differences in non-verbal communication wordwide
I'm doing a presentation at the university about differences in non-verbal communication in intercultural situations (all kinds of gestures, signs of agreement or disagreement, eye contact...)

So I'm interested to read your experiences:
when did you misunderstand people because they used a different non-verbal "code",
what situations where you misunderstood,
and what was the results.

Would be nice to know where you're coming from and where your conversational partner came from.

Thanks in advance,

Your mind is like a parachute - it won't work if it's not open
Can't give any personal experiences but you should definitely read (if you haven't already); People Watching: The Desmond Morris Guide to Body Language - by Desmond Morris (Vintage Press, Random House) ISBN: 0-099-42978-0

He has a number of chapters relating exactly to what you're talking about.

Nil desperandum
Thanks for the advice, tking!
Didn't know this one yet.

Your mind is like a parachute - it won't work if it's not open
On my first visit to Fiji I tried flagging down a bus by waving at it .... everyone on board laughed and waved back as the bus zoomed by without stopping. A local then showed me the correct way, by holding the arm down and making a kind of scratching motion with the hand, a gesture that's not really noticeable in N. America.

Prolonged eye contact in the S. Pacific is considered bad manners, whereas we tend to think that those who don't look you in the eye are being shifty and dishonest.

South Pacific Photos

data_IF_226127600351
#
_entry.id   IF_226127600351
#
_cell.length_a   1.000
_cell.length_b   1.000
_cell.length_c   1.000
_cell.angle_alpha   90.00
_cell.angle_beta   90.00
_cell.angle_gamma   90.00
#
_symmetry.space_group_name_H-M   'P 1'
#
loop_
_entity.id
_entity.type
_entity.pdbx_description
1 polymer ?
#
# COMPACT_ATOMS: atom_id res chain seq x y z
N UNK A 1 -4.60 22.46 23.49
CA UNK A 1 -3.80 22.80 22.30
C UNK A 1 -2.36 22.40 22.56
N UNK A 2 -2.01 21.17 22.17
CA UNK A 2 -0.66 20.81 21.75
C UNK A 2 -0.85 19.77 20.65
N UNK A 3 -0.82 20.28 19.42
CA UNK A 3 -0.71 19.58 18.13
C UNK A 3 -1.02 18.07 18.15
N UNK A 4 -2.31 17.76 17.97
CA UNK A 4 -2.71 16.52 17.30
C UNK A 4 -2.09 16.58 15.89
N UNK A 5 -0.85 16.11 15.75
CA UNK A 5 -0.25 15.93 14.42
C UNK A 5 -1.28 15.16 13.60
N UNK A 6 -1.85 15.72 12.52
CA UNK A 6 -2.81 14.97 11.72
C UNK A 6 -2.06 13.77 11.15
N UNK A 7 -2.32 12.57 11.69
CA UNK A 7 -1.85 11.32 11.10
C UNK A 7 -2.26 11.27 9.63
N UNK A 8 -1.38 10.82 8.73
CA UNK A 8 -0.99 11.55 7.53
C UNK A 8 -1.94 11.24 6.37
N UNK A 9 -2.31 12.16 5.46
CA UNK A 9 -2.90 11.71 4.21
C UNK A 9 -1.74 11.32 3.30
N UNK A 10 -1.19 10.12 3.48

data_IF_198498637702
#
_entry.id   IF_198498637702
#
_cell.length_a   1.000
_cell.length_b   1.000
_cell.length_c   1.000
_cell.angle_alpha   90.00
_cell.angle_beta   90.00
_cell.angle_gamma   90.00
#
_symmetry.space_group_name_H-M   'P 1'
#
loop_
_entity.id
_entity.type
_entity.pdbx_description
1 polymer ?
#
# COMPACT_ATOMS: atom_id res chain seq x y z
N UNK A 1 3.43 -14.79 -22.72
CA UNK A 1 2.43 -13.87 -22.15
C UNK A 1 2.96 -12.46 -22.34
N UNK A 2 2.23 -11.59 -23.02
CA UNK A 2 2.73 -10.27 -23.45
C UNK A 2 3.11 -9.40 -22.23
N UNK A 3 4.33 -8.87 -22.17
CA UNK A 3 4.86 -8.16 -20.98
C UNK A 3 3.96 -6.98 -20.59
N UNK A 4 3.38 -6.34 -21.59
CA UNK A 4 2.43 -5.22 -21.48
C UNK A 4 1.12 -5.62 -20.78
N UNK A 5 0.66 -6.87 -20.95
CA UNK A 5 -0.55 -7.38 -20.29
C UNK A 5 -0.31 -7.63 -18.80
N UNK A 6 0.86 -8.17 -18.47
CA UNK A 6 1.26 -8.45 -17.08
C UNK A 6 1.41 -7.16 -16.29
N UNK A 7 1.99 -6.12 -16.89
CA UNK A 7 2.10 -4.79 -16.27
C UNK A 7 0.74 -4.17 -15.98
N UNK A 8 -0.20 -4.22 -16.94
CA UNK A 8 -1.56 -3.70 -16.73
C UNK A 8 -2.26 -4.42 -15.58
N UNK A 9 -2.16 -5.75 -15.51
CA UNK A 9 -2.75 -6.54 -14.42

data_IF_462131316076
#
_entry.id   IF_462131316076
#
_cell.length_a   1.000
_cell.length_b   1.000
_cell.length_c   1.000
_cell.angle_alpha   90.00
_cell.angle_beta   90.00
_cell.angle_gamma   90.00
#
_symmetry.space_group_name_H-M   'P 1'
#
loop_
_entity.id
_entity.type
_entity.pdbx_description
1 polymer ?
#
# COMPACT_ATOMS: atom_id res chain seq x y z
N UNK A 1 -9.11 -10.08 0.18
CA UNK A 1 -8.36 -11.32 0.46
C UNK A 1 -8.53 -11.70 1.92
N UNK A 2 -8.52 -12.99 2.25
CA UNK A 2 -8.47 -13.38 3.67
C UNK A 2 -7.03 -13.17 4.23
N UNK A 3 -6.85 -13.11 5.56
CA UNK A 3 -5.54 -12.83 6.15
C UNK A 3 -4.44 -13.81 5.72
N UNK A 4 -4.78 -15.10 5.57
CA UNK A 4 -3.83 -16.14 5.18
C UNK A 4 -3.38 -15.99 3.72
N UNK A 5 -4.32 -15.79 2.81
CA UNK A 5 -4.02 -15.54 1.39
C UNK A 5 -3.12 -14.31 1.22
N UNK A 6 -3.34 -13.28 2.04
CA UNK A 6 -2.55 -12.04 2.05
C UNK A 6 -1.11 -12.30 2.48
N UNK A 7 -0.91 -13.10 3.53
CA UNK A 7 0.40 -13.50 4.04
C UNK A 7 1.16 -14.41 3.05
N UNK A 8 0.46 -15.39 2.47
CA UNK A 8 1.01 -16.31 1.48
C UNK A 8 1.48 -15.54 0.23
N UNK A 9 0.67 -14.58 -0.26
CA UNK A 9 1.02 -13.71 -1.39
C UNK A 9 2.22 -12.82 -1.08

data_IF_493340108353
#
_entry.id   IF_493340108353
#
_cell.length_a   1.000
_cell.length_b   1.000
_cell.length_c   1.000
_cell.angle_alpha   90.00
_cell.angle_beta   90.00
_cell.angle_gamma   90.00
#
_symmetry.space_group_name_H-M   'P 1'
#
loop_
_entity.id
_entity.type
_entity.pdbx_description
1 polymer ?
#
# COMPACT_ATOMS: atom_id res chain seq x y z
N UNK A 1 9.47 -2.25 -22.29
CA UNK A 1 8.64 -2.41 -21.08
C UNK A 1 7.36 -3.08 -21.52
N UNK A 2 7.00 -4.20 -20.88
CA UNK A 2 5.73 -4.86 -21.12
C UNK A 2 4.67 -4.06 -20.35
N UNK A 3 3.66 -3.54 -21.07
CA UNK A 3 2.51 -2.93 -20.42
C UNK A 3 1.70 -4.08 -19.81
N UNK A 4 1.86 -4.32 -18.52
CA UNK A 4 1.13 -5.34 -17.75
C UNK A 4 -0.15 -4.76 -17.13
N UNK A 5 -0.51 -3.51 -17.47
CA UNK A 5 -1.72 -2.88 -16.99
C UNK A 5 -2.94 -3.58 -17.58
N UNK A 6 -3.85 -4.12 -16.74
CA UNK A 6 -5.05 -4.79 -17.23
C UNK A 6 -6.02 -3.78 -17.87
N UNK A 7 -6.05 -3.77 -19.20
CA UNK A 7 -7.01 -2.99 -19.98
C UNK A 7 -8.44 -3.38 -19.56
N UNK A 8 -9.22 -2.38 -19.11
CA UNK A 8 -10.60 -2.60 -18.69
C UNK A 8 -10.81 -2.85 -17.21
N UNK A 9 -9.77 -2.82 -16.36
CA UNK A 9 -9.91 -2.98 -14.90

Once years ago when George Bush Senior was visiting Australia he was met by a lot of anti-Bush demonstrators. He gave them the V-sign and turned his hand so the back of his hand was turned towards the demonstrators, basically giving them the finger but could claim ignorance (presidents can't go around giving the finger).
Making the OK sign with the hand in Brazil has pretty much the same meaning.

Why fly when you can travel surface! Bon Voyage!
The indian head wobble - instead of shaking the head (no) or nodding (yes) indians do this weird side to side head wobble thing when you ask them a question. Unfortunately the actaul meaning of the wobble was often unclear - was it "yes"? was it"no"? Generally it meant something like "what you ask is possible, but only if a) I can be arsed, b) you have the money, c) I can wake up my brother in law and get him to drive you there, d)the gods are willing" etc etc. It led to a most frustrating series of encounters with the indian resolutely wobbling his head and us trying desparately to get a definitive "yes" or "no". Very funny though!
Hey, that was a lot of things I hadn't heard so far - great!
Thank you all, and go on if you have some more...!


Your mind is like a parachute - it won't work if it's not open
Yeah, I found the Indian head waggle to be really tough to get used to. It sometimes means yes, but it looks like "maybe," and often means something like "it can be done provided you're willing to pay me enough."

In much of Asia, "come here" is indicated by holding the arm out, hand down with fingers bent, and making a sort of scratching motion. Took a while to figure that one out.